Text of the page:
For years, there have been concerns about whether the supply of physicians can meet the demand of our nation’s population – a population that is growing in size, age and diversity. One consideration: The physician workforce is aging as many physicians approach retirement. And physicians are increasingly looking for opportunities that allow them to balance their professional and family obligations.
The new health reform law also poses a new set of questions about how the increase in the insured population will affect the demand on the health care workforce. Will it increase the shortage among primary care physicians? What about specialists? How much of the workforce shortage can be alleviated by payment incentives in the new law for both primary care and general surgery, and other new incentives to practice in underserved areas? Are there enough effective efforts in place to recruit and train ethnically diverse and culturally sensitive physicians?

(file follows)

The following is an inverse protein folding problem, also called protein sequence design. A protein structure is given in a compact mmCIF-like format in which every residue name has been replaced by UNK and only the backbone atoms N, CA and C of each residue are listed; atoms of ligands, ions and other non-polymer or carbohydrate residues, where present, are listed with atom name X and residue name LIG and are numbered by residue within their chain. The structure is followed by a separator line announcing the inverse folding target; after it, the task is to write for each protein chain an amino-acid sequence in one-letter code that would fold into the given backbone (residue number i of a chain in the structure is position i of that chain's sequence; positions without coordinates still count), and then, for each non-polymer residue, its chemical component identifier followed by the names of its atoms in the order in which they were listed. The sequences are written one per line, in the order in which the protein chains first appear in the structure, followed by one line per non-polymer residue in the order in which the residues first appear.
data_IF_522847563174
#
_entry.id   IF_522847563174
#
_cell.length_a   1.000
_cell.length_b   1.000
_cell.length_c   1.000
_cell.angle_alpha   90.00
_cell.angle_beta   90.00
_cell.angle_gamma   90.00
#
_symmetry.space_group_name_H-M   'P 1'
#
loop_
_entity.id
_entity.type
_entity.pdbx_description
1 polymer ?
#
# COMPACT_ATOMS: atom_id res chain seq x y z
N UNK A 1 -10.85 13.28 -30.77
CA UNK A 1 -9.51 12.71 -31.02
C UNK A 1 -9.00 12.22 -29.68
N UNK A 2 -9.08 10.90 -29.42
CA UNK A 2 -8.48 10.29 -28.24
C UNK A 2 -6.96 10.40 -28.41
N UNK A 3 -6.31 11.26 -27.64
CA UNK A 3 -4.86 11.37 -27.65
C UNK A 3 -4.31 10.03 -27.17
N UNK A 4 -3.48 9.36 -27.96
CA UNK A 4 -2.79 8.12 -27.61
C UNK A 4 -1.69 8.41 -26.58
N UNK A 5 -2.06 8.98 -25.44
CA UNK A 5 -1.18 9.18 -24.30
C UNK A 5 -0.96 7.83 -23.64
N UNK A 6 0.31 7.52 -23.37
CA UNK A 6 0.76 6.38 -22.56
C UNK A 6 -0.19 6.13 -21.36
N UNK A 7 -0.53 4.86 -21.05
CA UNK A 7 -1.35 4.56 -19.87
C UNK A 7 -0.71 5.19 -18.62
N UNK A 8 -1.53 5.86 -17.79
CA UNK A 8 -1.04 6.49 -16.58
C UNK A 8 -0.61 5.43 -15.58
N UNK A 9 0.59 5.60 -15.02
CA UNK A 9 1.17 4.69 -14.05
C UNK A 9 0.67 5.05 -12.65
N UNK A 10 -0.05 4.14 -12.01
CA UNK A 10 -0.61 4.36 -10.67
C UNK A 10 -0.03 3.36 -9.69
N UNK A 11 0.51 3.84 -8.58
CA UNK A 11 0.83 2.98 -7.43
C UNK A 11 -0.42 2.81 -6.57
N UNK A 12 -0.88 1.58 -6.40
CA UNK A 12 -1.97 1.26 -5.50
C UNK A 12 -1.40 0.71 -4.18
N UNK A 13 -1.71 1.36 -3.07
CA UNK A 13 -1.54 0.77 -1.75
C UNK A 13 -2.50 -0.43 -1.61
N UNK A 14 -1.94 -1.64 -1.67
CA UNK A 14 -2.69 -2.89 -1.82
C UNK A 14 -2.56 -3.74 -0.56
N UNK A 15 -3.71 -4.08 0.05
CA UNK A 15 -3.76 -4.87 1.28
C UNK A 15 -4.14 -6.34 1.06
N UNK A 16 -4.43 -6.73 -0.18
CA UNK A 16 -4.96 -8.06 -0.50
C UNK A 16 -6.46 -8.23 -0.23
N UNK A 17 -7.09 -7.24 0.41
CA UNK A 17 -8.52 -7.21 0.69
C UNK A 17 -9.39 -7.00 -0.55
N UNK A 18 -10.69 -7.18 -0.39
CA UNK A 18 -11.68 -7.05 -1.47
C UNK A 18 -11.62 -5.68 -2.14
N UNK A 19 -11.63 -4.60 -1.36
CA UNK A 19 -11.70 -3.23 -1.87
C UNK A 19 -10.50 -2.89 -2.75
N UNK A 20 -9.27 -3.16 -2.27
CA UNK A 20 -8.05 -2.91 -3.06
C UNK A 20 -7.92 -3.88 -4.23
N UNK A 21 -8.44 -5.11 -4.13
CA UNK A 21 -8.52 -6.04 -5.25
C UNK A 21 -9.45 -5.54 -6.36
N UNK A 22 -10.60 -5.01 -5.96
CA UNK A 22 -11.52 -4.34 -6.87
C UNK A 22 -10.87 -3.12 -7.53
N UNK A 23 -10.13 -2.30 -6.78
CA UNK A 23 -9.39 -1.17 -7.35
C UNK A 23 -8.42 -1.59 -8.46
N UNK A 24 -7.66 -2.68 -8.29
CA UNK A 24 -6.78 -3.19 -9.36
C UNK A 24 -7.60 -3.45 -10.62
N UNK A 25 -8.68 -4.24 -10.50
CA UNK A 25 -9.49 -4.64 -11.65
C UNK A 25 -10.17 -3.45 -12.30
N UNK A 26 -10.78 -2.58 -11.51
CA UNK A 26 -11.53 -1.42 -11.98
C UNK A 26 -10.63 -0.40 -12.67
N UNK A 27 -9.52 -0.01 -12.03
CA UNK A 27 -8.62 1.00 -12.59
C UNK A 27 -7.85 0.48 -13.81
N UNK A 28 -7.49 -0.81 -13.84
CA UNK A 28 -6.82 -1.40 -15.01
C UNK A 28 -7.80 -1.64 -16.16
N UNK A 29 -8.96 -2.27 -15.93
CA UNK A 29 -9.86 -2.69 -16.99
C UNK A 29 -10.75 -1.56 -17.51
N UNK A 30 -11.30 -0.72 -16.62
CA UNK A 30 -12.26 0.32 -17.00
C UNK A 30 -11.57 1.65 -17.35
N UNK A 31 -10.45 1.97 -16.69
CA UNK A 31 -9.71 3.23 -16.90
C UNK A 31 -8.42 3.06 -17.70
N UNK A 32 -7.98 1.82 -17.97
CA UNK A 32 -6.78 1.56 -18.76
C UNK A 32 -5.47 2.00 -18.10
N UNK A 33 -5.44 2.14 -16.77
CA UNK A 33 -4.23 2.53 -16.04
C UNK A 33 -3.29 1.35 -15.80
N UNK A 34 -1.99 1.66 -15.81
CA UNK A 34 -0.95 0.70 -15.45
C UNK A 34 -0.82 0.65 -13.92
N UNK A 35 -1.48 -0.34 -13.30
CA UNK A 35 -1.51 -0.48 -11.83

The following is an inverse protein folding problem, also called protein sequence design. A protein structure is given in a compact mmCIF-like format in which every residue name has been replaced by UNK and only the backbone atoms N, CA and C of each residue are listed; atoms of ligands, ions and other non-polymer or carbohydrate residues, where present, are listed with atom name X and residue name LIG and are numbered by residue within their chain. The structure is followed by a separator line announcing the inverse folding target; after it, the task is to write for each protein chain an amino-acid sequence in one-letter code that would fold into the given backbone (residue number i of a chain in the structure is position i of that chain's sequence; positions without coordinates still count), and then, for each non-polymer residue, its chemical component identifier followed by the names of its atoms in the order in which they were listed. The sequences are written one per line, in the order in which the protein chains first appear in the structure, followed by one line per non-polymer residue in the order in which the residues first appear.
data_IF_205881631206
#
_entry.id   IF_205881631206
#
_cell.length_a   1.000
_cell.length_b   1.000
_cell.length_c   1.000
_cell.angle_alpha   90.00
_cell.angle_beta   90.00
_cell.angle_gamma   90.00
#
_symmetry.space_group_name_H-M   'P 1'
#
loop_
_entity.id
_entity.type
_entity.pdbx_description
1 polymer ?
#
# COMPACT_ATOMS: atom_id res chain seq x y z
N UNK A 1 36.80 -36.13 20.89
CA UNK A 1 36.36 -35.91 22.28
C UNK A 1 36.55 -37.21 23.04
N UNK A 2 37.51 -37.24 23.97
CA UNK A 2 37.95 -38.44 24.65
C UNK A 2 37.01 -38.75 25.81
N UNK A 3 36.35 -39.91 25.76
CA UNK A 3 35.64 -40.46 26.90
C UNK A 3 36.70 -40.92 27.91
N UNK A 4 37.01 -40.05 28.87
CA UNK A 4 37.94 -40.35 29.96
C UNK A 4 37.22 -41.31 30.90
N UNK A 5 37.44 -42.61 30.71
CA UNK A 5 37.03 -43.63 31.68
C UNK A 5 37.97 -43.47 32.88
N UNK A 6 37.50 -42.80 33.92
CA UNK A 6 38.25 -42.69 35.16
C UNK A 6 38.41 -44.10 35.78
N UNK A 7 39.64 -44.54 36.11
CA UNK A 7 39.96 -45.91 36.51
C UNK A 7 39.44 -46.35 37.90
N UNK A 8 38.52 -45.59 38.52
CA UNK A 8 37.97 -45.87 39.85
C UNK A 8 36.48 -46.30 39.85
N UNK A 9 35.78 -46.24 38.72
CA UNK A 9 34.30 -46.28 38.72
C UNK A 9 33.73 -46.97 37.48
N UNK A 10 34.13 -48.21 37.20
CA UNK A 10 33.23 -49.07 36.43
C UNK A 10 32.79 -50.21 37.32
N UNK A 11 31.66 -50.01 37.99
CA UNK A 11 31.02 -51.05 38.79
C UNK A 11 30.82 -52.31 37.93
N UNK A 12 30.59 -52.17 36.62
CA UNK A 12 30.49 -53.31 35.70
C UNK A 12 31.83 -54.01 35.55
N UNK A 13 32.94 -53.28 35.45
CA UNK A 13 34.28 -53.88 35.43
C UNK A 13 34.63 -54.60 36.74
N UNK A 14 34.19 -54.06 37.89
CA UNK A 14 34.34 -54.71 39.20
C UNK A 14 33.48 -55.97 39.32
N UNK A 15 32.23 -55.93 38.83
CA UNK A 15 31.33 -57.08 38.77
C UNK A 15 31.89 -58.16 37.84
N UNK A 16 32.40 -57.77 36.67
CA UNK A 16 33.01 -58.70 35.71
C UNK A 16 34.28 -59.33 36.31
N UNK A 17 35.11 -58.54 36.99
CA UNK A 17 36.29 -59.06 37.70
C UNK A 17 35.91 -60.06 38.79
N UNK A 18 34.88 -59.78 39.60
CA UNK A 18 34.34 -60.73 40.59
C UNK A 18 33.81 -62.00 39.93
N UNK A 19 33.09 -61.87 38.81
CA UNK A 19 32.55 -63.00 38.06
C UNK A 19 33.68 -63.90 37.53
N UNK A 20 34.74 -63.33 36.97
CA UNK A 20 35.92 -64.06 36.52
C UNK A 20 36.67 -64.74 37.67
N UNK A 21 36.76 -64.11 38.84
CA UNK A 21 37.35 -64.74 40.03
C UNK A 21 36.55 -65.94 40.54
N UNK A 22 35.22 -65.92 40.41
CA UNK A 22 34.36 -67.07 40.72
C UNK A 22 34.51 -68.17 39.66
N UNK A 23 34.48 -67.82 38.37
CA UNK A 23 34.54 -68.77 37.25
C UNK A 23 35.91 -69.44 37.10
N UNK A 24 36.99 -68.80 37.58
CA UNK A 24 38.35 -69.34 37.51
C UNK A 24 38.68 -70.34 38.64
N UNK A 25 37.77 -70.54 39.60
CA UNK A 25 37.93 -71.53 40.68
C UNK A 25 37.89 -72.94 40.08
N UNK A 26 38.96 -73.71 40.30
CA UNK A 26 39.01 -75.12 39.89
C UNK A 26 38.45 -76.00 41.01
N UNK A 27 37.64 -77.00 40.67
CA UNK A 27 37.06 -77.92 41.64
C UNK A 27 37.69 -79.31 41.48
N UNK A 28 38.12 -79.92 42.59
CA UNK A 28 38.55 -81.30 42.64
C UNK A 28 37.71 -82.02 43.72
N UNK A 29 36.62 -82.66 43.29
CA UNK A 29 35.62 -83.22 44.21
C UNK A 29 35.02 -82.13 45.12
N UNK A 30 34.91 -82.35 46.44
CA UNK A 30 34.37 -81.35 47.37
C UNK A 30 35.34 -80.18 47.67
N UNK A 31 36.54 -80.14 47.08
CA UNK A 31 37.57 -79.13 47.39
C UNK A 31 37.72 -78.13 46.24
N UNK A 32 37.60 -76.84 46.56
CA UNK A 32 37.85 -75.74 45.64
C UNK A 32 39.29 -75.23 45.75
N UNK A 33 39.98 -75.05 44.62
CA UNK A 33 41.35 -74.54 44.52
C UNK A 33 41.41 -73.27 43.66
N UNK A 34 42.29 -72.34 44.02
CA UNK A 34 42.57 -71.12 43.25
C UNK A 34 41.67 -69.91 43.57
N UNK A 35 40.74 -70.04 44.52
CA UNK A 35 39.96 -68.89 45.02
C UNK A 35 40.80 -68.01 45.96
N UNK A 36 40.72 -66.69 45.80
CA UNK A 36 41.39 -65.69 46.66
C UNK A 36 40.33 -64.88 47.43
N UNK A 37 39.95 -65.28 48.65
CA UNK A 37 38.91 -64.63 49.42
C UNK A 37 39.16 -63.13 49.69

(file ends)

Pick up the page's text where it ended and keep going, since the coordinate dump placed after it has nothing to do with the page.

To answer these and related questions, the Alliance for Health Reform and the Robert Wood Johnson Foundation sponsored a November 15 briefing. Panelists were: Tom Ricketts of the Cecil G. Sheps Center for Health Services Research in Chapel Hill, NC; Jay Crosson of the Kaiser Permanente Institute for Health Policy and former vice-chairman of MedPAC; and Ed Salsberg of the National Center for Workforce Analysis, HRSA. Ed Howard of the Alliance and David Krol of the Robert Wood Johnson Foundation co-moderated.
Full Transcript (Adobe Acrobat PDF)